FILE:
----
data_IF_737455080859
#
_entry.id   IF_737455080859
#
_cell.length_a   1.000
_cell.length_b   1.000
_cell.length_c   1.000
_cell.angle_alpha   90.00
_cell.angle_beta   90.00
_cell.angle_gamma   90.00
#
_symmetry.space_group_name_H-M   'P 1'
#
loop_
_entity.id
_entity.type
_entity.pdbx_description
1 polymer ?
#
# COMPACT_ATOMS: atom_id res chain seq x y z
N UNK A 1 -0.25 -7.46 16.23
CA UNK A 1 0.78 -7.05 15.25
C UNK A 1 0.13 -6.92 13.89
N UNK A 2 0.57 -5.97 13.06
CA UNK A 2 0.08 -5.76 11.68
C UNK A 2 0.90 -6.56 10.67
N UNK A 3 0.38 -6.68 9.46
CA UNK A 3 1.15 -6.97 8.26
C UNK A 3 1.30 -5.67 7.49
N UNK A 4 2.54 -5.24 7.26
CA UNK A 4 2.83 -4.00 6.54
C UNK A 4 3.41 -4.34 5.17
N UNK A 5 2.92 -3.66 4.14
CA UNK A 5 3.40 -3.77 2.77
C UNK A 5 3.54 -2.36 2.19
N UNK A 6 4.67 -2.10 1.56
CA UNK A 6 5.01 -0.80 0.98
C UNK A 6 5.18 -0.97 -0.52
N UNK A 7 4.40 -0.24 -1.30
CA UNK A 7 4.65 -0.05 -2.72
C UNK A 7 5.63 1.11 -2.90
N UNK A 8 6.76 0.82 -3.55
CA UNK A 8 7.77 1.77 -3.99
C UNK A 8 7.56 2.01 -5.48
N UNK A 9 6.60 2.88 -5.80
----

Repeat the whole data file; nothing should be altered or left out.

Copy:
data_IF_737455080859
#
_entry.id   IF_737455080859
#
_cell.length_a   1.000
_cell.length_b   1.000
_cell.length_c   1.000
_cell.angle_alpha   90.00
_cell.angle_beta   90.00
_cell.angle_gamma   90.00
#
_symmetry.space_group_name_H-M   'P 1'
#
loop_
_entity.id
_entity.type
_entity.pdbx_description
1 polymer ?
#
# COMPACT_ATOMS: atom_id res chain seq x y z
N UNK A 1 -0.25 -7.46 16.23
CA UNK A 1 0.78 -7.05 15.25
C UNK A 1 0.13 -6.92 13.89
N UNK A 2 0.57 -5.97 13.06
CA UNK A 2 0.08 -5.76 11.68
C UNK A 2 0.90 -6.56 10.67
N UNK A 3 0.38 -6.68 9.46
CA UNK A 3 1.15 -6.97 8.26
C UNK A 3 1.30 -5.67 7.49
N UNK A 4 2.54 -5.24 7.26
CA UNK A 4 2.83 -4.00 6.54
C UNK A 4 3.41 -4.34 5.17
N UNK A 5 2.92 -3.66 4.14
CA UNK A 5 3.40 -3.77 2.77
C UNK A 5 3.54 -2.36 2.19
N UNK A 6 4.67 -2.10 1.56
CA UNK A 6 5.01 -0.80 0.98
C UNK A 6 5.18 -0.97 -0.52
N UNK A 7 4.40 -0.24 -1.30
CA UNK A 7 4.65 -0.05 -2.72
C UNK A 7 5.63 1.11 -2.90
N UNK A 8 6.76 0.82 -3.55
CA UNK A 8 7.77 1.77 -3.99
C UNK A 8 7.56 2.01 -5.48
N UNK A 9 6.60 2.88 -5.80